In Belden Lane's "The Solace of Fierce Landscapes—Desert and Mountain Spirituality", Lane focuses on the desert as a place of retreat (pilgrimage?) from the busyness and noise of our usual lives. He describes it this way: "I went hiking alone in the desert . . . determined to meet the landscape on its own terms, without expectations, submitting . . . to its sublime disregard for all my petty concerns. Abandonment, after all, is what the desert teaches best . . . its capacity to ignore is immense. Yet in that very indifference, one discovers an enormous freedom."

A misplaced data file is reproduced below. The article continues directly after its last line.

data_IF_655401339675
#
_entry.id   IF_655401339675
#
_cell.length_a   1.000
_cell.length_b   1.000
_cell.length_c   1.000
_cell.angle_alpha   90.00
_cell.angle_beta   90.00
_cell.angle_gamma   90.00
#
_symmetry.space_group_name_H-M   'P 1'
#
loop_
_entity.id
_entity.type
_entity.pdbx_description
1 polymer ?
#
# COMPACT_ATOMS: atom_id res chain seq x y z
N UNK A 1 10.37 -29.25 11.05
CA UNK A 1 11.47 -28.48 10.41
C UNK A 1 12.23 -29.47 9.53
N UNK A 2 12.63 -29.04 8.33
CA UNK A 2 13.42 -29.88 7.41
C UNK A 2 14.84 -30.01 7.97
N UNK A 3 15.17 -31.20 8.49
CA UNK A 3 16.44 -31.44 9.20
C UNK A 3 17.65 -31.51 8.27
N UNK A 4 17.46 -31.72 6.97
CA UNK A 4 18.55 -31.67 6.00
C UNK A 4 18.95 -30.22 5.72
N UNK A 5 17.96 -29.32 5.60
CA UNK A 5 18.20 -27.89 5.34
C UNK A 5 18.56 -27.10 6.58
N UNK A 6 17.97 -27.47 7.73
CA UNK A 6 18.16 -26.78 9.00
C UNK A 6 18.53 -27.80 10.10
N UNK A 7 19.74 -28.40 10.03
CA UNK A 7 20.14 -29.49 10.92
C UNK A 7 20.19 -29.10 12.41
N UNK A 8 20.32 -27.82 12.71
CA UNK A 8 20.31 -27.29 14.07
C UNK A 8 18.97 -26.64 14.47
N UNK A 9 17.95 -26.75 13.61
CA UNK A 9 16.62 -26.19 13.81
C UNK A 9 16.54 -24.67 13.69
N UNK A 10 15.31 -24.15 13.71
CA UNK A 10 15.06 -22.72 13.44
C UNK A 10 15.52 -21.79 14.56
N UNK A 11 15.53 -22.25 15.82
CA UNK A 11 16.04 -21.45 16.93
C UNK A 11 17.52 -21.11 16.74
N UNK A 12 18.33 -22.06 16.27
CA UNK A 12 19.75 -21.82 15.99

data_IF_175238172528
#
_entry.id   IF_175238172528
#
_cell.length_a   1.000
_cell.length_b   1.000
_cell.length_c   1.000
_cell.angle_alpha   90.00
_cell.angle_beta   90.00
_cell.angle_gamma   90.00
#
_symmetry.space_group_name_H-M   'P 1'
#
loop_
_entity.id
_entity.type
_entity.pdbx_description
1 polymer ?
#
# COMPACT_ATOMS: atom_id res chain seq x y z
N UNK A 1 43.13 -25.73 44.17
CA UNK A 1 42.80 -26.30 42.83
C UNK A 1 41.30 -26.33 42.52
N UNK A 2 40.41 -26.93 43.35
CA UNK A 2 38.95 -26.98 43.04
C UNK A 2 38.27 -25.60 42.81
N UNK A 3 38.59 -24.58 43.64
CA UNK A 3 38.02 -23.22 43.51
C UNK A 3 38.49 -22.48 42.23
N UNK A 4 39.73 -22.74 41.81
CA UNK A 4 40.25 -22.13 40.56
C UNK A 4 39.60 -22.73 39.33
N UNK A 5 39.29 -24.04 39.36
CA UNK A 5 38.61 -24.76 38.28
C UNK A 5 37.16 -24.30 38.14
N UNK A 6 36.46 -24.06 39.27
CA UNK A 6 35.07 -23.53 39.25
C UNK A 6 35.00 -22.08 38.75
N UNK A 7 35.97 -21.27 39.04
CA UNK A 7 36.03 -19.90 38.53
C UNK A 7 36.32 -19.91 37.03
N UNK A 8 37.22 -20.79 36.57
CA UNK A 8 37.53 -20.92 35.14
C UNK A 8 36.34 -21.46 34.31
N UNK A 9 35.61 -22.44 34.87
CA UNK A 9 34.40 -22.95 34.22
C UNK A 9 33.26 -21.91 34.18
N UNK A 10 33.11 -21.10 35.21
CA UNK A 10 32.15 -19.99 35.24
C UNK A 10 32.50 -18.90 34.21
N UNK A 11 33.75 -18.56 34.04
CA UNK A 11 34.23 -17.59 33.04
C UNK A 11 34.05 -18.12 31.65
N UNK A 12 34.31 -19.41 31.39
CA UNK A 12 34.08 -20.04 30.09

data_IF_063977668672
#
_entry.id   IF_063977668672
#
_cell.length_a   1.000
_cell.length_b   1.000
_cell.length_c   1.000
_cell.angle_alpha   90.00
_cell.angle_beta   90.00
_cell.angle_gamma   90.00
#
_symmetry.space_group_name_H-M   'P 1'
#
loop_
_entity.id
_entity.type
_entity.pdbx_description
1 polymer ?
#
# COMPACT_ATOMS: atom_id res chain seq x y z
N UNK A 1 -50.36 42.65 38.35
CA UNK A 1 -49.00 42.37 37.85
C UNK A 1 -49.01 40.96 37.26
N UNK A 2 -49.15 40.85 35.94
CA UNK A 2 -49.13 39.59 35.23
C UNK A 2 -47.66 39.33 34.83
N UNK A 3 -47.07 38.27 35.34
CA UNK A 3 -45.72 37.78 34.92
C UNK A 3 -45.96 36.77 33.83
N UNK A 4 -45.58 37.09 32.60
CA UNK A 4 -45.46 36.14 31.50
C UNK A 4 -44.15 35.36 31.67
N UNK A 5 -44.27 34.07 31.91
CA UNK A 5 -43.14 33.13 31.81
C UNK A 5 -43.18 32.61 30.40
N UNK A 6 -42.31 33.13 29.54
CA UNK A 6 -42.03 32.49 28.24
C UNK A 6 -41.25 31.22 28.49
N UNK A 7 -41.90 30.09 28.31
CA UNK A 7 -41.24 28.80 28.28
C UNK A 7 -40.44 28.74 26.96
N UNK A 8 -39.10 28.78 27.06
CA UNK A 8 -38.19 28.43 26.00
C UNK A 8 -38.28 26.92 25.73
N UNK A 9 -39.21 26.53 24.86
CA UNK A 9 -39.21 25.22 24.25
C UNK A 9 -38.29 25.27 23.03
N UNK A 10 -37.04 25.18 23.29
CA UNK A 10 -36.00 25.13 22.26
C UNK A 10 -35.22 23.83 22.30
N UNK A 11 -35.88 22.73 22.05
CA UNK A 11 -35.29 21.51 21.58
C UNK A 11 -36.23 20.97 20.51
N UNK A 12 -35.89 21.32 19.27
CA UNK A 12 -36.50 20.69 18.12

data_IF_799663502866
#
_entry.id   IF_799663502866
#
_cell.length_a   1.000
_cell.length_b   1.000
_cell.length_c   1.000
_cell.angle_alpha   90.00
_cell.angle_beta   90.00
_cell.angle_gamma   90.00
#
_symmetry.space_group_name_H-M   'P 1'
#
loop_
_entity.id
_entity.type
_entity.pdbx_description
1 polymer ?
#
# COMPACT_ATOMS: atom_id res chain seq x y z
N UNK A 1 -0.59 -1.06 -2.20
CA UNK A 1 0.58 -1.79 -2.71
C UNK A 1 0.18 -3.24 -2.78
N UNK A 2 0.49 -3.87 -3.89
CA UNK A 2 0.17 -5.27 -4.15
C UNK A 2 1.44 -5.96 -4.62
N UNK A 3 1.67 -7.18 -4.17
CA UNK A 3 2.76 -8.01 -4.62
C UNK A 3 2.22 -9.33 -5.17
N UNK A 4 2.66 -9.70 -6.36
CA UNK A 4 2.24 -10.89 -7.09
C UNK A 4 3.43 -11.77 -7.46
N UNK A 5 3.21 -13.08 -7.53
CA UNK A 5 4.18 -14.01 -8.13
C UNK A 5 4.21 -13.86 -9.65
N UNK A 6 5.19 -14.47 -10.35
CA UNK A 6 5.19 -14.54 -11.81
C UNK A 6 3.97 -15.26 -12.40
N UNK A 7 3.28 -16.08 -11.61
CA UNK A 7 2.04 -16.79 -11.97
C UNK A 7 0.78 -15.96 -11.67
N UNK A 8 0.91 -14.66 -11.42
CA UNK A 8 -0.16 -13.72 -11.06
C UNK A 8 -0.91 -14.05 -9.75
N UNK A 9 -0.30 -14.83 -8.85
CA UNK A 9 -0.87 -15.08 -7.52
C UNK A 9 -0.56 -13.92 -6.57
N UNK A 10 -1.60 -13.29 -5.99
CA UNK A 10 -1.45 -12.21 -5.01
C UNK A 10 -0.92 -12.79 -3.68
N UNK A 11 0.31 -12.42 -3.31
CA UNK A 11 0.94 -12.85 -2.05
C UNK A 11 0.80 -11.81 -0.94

Thus, to encounter a "fierce landscape" (e.g., a desert or a mountain—or the sea) is to come face to face with a landscape that produces mixed responses in us. Reading Lane's book sent me beck to look at my images of the Arizona and New Mexico deserts (see the image above). And I was reminded of my first experience of the desert. I was driving north from Flagstaff to Tuba City. What I remember seeing is emptiness, spareness and aridity stretching out in all directions, a spare beauty that (coming from the green Midwest) was fascinating and attractive. But I also remember feeling vaguely threatened. I had read somewhere that if the car broke down in the desert, one should stay with it (friends had actually had this happen and was remembering what they said they experienced at that time). Wandering off in that landscape could quickly become life-threatening. Attraction and fear: a fierce landscape turns attention away from the self and toward (as Lane wrote) the sublime world one is experiencing but also helps one become aware of one's insignificance to the ongoingness of the whole that is that world. And in that awareness, one can also become free of one's concerns (at least for a time).
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